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10:45 pm: The Trial of a Timelord: The Mysterious Planet
I've skipped Revelation of the Daleks because I've seen it before.

The Trial of a Timelord is the first time since Mawdryn Undead (I think, there are a few that I've not watched since then), and only the second time in the 1980s that the show has attempted anything other than straightforwardly linear storytelling (not even a character having a flashback!), as the Doctor's trial is interspersed with evidence from three recent adventures. The entire fourteen-episode series makes one long story, with three other stories embedded into it.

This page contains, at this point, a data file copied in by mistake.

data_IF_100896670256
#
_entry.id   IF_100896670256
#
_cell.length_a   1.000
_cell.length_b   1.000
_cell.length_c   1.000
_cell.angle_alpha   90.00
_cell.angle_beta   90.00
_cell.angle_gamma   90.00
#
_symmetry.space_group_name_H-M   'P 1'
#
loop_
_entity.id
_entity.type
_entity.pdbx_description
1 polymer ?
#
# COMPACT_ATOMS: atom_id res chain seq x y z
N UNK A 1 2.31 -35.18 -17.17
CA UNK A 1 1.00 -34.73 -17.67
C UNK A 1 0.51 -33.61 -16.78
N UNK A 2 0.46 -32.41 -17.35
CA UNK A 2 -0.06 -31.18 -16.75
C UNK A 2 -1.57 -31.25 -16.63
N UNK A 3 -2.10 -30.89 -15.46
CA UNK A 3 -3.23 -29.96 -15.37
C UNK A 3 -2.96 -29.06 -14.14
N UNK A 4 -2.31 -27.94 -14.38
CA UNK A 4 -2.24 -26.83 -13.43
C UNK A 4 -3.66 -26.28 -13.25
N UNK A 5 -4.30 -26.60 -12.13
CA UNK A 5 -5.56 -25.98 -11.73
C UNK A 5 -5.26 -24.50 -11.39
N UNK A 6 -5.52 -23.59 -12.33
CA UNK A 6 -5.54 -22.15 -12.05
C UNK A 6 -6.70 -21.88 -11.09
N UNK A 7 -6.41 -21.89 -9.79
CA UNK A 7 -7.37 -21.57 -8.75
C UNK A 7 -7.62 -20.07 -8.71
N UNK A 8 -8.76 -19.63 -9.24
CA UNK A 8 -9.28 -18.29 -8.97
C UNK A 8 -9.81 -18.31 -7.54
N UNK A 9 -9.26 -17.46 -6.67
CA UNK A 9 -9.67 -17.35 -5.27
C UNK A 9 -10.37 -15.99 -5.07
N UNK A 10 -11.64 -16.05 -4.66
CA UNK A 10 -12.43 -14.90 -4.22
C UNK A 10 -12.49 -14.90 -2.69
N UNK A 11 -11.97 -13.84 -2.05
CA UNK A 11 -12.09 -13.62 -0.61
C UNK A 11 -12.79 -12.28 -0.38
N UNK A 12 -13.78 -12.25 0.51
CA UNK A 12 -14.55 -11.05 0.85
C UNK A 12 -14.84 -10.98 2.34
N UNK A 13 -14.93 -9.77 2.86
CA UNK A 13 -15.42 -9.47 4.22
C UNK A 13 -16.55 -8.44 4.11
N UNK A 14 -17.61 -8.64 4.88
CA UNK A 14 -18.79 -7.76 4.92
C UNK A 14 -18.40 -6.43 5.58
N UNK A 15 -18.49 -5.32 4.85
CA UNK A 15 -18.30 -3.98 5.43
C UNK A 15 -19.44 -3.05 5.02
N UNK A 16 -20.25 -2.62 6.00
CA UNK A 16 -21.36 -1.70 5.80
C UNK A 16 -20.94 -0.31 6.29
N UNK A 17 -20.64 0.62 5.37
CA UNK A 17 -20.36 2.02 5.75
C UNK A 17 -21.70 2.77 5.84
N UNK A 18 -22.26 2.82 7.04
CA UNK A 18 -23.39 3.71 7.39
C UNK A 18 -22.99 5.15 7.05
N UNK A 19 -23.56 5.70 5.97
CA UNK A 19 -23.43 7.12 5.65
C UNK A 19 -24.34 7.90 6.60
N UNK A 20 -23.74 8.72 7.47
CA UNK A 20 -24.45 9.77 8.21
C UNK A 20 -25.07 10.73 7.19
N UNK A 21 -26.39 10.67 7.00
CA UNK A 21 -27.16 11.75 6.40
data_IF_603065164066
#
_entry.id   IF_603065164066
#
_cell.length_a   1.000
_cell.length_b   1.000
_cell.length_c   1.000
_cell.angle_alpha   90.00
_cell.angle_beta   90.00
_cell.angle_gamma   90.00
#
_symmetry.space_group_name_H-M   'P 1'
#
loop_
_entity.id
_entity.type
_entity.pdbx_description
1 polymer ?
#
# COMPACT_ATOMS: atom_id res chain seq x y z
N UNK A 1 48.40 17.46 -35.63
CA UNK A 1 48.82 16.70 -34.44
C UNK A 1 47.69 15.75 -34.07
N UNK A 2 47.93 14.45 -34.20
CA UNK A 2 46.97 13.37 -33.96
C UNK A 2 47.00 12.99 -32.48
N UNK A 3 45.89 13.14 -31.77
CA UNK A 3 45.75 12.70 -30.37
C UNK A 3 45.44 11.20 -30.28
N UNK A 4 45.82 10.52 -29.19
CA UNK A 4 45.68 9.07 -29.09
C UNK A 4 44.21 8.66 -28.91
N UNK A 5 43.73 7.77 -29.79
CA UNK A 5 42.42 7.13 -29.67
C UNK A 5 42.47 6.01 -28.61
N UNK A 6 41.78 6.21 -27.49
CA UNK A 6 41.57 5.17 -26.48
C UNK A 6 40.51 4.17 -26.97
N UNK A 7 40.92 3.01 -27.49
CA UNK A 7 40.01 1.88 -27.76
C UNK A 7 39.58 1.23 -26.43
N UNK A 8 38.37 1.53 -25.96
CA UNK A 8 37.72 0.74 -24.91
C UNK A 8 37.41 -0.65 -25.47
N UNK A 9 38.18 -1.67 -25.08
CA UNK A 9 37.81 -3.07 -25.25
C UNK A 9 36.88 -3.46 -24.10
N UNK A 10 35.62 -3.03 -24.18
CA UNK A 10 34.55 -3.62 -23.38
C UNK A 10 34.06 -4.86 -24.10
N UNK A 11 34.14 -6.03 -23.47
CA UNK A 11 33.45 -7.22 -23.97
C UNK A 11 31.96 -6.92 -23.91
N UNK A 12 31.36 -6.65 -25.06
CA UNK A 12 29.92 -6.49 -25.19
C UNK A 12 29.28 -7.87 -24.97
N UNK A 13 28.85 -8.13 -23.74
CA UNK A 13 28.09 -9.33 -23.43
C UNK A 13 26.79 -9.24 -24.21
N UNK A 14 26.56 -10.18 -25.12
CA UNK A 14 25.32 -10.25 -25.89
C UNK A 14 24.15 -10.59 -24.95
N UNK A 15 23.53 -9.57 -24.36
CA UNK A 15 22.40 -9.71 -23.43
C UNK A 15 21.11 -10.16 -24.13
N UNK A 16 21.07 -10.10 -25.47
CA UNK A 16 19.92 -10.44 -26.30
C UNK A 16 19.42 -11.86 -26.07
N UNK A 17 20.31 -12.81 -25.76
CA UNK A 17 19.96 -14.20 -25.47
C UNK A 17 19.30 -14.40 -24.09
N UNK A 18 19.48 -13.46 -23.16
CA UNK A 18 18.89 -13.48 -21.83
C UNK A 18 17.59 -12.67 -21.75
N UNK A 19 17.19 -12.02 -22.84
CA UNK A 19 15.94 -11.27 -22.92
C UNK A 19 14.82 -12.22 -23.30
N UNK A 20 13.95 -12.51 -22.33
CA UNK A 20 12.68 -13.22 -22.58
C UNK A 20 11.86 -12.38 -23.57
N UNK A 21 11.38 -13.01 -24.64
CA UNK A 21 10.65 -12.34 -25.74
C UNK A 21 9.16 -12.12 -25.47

The trial scenes are not very good. They try to make a big deal of how the Doctor's life is in jeopardy, but the staging and the Doctor's petulant attitude to proceedings (contrasted with the inner story where he seems to have graduated to a more subtle form of wit) makes it difficult to take this seriously as a threat, and it's easy to take sympathy with the Valeyard rather than the Doctor. Another problem is that it can't seem to decide whether the Doctor is on trial for interfering or interfering harmfully: if it's the former then they don't need to go into so much detail, if it's the latter, than the evidence is rather poor.